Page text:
In his classic work, Theory and Practice of Group Psychotherapy, Irvin Yalom identified 11 primary “therapeutic factors” in group therapy (Yalom, 1995). Each of these factors has particular importance for clients with substance abuse disorders and can be used to help explain why a group works in a particular way for this client population. These curative factors are present in all group interventions and are listed below.
Instillation of Hope
Many clients come to a treatment setting feeling defeated by life and overwhelmed by their failure to control their use of substances. They feel they have nowhere to go and no possibility for a better outcome in life. When individuals with this life view join a group of people struggling with similar problems, they have the remarkable opportunity of witnessing change in others while at the same time having their own small victories acknowledged and celebrated by group members. Through this process, hope begins to emerge. The energy of hope and the focused attention on this curative factor receive specific attention in the MIGP model.
A variety of exercises can be utilized to further instill hope within substance-abusing clients. Clients can be asked to participate in a visualization exercise where they see themselves in a life without substance use, envisioning particularly how life would be different and better under such circumstances. The group energy fuels this experience and adds the intensity of other clients’ support. As with all “guided imagery exercises,” the group leader must move with caution. Many substance-abusing clients may not have a picture of life without substances, and consequently such an exercise can be humiliating if not handled sensitively. If the client is unable to visualize, he once again perceives failure. To guard against such potential shaming, the group facilitator can take an active role in the creation of the image, monitoring it for issues of safety with all members of the group as the exercise develops.
Substance abuse disorders tend to impede relationships and force clients into increased isolation. In a brief group experience, the clients encounter other individuals who have faced similar problems. They become aware that they are not alone in life and can feel tremendous satisfaction in this connection. The sense that their pain is not exclusive or unique and that others with similar problems are willing to support them can be profoundly healing. It helps clients move beyond their isolation, and it gives further energy to hope, which helps to fuel the change process.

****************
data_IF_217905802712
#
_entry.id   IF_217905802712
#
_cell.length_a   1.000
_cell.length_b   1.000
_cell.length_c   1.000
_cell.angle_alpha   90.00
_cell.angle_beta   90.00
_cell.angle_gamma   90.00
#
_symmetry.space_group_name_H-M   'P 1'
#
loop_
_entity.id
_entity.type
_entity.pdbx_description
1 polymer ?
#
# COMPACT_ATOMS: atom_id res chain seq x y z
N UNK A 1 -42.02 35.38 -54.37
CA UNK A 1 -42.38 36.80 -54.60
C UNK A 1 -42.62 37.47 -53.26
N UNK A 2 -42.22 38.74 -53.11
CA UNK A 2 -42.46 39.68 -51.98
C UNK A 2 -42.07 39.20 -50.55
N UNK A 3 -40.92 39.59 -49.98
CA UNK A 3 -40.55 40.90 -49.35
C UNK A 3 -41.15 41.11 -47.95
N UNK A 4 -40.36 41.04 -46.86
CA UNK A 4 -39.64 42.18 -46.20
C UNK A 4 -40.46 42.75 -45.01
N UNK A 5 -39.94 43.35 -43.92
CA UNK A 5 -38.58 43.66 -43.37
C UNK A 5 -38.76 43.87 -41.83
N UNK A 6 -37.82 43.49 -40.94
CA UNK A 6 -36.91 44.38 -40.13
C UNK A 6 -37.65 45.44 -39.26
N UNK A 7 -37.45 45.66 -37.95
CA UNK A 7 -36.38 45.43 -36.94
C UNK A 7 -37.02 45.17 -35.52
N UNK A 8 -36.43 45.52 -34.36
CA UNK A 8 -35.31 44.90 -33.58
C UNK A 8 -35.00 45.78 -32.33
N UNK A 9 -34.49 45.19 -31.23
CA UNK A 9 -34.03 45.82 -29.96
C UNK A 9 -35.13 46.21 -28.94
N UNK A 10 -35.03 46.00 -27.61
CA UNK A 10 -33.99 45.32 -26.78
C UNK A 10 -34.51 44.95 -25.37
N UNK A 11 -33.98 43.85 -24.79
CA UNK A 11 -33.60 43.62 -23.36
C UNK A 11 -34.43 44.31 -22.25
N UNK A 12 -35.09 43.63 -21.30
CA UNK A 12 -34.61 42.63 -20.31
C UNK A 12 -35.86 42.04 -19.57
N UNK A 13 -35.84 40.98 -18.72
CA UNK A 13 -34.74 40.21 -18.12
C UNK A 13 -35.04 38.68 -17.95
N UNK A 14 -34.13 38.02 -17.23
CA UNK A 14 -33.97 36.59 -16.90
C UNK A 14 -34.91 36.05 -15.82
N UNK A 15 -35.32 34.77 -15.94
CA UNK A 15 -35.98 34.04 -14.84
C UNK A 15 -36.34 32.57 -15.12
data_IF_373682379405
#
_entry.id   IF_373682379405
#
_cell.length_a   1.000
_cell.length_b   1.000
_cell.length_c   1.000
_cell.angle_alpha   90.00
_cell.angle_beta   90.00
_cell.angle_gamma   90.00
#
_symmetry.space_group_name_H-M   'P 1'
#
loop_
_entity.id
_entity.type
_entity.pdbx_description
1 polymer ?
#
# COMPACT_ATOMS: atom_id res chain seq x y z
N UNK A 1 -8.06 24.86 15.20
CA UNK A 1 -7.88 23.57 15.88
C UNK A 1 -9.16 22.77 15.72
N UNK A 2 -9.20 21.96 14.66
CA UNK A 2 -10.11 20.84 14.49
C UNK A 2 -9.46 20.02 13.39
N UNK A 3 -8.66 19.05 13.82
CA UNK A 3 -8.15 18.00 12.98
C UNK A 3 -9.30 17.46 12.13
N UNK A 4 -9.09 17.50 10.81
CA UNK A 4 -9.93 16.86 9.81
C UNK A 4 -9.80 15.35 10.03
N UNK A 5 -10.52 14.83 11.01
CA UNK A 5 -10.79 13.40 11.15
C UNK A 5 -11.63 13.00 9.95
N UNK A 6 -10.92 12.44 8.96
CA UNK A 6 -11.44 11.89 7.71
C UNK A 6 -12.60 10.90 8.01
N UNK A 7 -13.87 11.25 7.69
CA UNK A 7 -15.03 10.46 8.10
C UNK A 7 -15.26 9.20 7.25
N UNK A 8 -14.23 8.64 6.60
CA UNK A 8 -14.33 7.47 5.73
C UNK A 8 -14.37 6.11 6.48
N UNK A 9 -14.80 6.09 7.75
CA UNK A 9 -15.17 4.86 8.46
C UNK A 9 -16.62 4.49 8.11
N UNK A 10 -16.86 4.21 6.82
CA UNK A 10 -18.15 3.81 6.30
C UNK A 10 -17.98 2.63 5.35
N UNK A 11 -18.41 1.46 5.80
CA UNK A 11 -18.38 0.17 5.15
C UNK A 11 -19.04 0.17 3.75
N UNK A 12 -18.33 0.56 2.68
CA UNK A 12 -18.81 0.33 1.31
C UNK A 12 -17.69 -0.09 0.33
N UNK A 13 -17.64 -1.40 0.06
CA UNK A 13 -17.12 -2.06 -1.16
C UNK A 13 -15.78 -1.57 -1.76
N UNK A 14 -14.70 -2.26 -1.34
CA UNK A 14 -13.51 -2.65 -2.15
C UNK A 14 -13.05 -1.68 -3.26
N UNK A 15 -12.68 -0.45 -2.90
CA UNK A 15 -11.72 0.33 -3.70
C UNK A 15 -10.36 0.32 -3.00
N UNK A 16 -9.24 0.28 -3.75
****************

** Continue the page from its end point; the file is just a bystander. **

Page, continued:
The inevitable exchange of information in a group setting helps members get from one day to the next. Particularly in conjunction with formal psychoeducational groups, MIGP affords group members the opportunity to reflect on what they have learned and at the same time apply that learning within the group setting. The information shared is personal and tends to be experienced as motivational. The client struggling with issues of substance abuse can hear from others how they have dealt with difficult concerns and how they have experienced success. This mutually shared success gives positive energy to the group and encourages change.
Fundamental to the human condition is the desire to help others when they are in trouble. Clients struggling with substance abuse disorders tend to be focused on their own difficulties and have a hard time reaching out to help those in need. Group therapy offers the members opportunities to provide assistance and insight to one another. Particularly within the model of MIGP, the facilitator pays great attention to altruistic moves on the part of members. They are celebrated and acknowledged. As individuals recognize that they have something of value to give their fellow group members, their self-esteem rises as change and self-efficacy are supported.
Corrective Recapitulation of the Primary Family Group
This therapeutic factor pertains to the importance of relationships within the client’s family of origin, which invariably finds expression within the group experience. “Recapitulation of the family group” happens when a client–both consciously and unconsciously–relates to another group member as if that person is a member of his family of origin with whom he has struggled in the past. This occurrence is clearly a projection, but it can be identified by the leader, and both group members involved can benefit as they investigate new ways of relating that break the old dysfunctional patterns of the family of origin. In a way, the group begins to serve as a substitute family. The group members are the siblings, and the group facilitator is in a parental role. Even in a time-limited group, issues of transference and countertransference may require attention. However, MIGP tends to dilute the transference by “spreading it throughout the group” rather than concentrating it within the dyadic counseling relationship.